Managing Climate Risk in Banks – Transition risk, what is it and how does it manifest itself?

Next in our series of articles aimed at helping banks understand the impact of Climate Risk, we’re focusing specifically on the topic of Transition Risk. What is Transition Risk and how does it come about?

To understand Transition Risk, we need to understand how it sits in the overall picture of Climate Risk. Climate Risk is here divided into 2 parts, Transition Risk and Physical Risk. Litigation risk, which is less of a concern for banks, has been excluded here.

What is Physical Risk?

Physical Risk is the risk that extreme weather events and gradual changes in climate may impact the economy by directly affecting the value and prices of assets. Such impact could mean lower real estate values, lower household wealth, lower corporate profitability. This may lead to wider losses within the financial system, further affecting the broader economy. It is widely recognised that Physical Risk will increase over time if no measures are taken to reduce our global carbon footprint.

What is Transition Risk?

Transition Risk is the risk that initiatives aimed at reducing Physical Risk (the transition), themselves introduce business risk caused by societal and economic change. Such initiatives to reduce physical risk can be divided into 3 categories:

  • The introduction of and changes to lower carbon and climate-friendly mitigation policies, such as carbon tax, increased legislation, or changes in environmental policy.
  • Innovation and technological advances that could have a significant impact on certain businesses within certain sectors, e.g., fossil fuel energy generation. This could result in ‘stranded’ assets.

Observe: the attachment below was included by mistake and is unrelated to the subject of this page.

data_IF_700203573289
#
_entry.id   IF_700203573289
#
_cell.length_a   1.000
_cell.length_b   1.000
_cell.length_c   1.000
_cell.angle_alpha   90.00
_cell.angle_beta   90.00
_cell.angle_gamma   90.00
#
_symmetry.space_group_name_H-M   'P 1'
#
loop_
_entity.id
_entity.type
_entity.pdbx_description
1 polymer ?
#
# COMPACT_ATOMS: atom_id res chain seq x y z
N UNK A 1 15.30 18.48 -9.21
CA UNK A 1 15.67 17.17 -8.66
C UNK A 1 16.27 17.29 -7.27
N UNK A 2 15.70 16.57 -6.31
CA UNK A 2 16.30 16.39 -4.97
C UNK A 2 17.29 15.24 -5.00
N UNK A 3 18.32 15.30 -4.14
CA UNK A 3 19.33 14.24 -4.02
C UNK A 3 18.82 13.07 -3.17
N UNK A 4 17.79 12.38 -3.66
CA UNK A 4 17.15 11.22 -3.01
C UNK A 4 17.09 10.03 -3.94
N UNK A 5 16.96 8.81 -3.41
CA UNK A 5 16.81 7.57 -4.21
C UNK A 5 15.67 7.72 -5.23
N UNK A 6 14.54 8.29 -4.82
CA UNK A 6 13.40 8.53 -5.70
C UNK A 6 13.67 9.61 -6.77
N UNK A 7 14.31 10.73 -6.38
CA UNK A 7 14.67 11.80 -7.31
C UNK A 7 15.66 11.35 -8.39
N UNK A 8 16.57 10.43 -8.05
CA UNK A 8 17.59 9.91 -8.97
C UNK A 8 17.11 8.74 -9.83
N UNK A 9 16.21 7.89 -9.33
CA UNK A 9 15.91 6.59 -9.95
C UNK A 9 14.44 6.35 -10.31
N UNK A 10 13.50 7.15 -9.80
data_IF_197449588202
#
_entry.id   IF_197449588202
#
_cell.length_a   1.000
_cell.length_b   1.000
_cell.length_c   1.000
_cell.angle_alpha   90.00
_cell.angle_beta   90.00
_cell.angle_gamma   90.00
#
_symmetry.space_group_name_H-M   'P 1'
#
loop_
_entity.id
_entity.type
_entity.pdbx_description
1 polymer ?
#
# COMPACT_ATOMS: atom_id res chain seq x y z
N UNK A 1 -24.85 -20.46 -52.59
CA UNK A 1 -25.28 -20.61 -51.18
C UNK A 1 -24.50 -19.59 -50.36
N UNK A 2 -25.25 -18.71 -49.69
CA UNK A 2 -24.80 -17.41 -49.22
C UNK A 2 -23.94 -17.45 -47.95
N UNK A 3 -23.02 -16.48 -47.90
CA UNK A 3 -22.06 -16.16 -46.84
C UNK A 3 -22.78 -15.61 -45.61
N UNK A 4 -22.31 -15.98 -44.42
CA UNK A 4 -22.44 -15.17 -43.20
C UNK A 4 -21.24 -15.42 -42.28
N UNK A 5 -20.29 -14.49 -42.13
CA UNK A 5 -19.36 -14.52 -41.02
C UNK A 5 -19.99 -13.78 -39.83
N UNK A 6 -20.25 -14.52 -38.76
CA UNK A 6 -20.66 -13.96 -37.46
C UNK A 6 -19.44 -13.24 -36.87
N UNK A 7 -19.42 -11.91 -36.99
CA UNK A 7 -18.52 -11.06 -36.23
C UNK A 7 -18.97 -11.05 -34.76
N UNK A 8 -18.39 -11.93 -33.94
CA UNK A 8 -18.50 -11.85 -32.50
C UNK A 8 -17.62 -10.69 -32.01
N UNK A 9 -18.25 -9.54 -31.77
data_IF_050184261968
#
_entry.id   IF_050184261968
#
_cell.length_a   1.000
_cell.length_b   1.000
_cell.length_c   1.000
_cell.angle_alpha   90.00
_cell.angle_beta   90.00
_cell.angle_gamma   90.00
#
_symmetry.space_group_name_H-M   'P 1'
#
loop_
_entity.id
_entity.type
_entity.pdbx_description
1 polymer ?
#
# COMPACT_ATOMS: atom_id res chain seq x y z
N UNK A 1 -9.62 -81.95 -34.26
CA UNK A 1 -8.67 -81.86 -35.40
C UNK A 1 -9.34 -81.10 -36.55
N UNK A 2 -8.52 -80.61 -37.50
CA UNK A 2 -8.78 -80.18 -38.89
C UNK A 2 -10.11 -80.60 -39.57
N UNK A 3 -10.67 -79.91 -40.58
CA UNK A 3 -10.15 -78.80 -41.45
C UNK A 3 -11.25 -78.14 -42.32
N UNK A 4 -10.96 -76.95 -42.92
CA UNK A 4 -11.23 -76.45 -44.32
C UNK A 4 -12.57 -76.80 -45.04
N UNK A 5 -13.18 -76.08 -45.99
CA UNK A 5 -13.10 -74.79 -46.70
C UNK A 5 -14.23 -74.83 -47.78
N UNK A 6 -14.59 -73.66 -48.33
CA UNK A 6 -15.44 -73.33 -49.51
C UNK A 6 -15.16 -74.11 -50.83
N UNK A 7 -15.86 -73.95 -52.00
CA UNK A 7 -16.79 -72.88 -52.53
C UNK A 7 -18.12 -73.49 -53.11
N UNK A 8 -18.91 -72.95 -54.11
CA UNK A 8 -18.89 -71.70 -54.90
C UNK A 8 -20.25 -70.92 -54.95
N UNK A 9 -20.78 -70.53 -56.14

• Lastly, changes in public sentiment, manifested through changes in demand patterns, preferences, and expectations by society at large. In this respect, reputational risk should not be underestimated for businesses perceived by society as not responding effectively to the ‘climate crisis’.

If such initiatives to reduce Physical Risk over time lead to the devaluation of corporate assets, a reduction in corporate profitability, lower residential property values, and lower household wealth, this is a manifestation of Transition Risk.

The ‘trade-off’ between Transition Risk and Physical Risk

As you can see, there is a clear link between Physical Risk and Transition Risk. Without any changes to policy, no adoption of technological advances, and no change in consumer preferences/behaviour, Physical Risk will increase. But if the nature of transition is extreme, or is late and/or dis-orderly, Physical Risk may be lowered, but Transition Risk will be high. This is well illustrated in the following picture, courtesy of the Bank of England ‘Climate Risk, Biennial 2021 Exploratory Scenario Presentation’.

Key elements of the 2021 Biennial Exploratory Scenario: Financial risks from climate change | Bank of England

The picture above illustrates the mechanics and nature of the ‘trade-off’ between Transition Risk and Physical Risk.

For banks and financial institutions, it is imperative to understand what Transition Risk is. Perhaps more importantly, banks must understand how Transition could affect their institutions directly as much as in-directly, as Transition Risk has the potential to impact the wider economy and the financial system in a multitude of ways.

What are the relevant transmission channels?